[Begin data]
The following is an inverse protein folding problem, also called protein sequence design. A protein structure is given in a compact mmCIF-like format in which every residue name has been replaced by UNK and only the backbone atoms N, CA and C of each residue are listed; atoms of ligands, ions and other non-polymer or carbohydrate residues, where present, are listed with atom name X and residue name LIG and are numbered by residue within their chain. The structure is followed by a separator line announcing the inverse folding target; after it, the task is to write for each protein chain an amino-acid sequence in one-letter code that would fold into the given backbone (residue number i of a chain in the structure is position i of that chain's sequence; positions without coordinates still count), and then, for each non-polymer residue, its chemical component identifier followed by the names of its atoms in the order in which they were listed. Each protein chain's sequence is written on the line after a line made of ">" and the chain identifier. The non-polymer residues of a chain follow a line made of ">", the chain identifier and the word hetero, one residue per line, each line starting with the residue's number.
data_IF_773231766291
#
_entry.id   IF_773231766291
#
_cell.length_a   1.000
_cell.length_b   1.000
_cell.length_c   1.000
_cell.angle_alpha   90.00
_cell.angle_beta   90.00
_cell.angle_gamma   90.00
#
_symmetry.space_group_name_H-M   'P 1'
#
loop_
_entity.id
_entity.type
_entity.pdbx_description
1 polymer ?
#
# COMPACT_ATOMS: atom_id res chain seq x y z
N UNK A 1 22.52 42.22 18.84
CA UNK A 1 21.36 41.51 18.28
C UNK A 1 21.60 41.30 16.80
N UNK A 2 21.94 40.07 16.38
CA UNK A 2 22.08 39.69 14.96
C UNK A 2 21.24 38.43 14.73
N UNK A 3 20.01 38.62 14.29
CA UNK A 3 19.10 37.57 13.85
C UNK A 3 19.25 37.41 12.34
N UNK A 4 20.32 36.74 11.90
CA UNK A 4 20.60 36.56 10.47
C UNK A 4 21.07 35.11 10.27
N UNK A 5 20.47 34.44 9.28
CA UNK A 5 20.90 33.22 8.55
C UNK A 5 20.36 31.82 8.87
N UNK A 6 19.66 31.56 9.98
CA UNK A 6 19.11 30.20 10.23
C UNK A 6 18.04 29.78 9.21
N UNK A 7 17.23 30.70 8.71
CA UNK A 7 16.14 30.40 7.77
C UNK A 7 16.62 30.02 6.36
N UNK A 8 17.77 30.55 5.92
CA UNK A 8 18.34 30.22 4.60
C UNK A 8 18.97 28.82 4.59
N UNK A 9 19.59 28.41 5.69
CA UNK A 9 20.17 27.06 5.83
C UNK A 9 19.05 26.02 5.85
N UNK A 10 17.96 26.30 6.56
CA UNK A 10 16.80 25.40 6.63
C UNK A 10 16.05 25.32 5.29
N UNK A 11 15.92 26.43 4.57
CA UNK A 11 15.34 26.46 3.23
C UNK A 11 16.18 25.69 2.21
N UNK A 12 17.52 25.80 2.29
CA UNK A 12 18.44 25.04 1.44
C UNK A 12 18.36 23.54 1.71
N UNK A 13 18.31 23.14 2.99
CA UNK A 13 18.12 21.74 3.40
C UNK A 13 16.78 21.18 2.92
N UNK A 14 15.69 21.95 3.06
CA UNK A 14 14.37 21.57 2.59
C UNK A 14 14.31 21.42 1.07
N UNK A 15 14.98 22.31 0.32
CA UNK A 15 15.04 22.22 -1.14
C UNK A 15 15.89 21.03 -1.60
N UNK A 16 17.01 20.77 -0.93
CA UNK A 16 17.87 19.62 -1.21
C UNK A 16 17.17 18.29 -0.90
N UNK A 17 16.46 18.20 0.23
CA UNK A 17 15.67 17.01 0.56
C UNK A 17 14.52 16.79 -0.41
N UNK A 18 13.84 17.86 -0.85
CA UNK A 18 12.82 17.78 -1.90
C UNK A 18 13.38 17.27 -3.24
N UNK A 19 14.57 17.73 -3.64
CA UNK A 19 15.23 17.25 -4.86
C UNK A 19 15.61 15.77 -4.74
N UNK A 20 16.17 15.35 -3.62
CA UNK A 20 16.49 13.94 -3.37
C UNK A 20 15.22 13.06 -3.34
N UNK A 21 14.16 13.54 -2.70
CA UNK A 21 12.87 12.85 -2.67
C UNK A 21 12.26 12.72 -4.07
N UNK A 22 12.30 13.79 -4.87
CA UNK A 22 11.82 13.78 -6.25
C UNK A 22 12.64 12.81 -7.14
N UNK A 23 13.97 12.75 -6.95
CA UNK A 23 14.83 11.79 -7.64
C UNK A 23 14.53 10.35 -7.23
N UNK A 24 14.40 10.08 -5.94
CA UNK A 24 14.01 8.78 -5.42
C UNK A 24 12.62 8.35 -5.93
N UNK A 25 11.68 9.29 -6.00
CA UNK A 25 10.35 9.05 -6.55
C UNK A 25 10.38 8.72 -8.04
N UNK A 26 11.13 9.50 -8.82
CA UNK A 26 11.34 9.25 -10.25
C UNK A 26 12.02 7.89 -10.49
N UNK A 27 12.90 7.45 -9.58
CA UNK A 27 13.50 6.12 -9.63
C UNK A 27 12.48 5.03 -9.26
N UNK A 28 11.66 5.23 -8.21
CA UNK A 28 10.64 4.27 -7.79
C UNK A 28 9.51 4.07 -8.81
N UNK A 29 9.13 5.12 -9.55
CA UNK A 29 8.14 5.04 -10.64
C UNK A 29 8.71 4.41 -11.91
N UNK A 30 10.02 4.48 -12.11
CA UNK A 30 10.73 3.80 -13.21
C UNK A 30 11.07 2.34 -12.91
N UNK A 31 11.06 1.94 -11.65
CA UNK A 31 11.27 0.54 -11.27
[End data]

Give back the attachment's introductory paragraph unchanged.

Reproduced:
The following is an inverse protein folding problem, also called protein sequence design. A protein structure is given in a compact mmCIF-like format in which every residue name has been replaced by UNK and only the backbone atoms N, CA and C of each residue are listed; atoms of ligands, ions and other non-polymer or carbohydrate residues, where present, are listed with atom name X and residue name LIG and are numbered by residue within their chain. The structure is followed by a separator line announcing the inverse folding target; after it, the task is to write for each protein chain an amino-acid sequence in one-letter code that would fold into the given backbone (residue number i of a chain in the structure is position i of that chain's sequence; positions without coordinates still count), and then, for each non-polymer residue, its chemical component identifier followed by the names of its atoms in the order in which they were listed. Each protein chain's sequence is written on the line after a line made of ">" and the chain identifier. The non-polymer residues of a chain follow a line made of ">", the chain identifier and the word hetero, one residue per line, each line starting with the residue's number.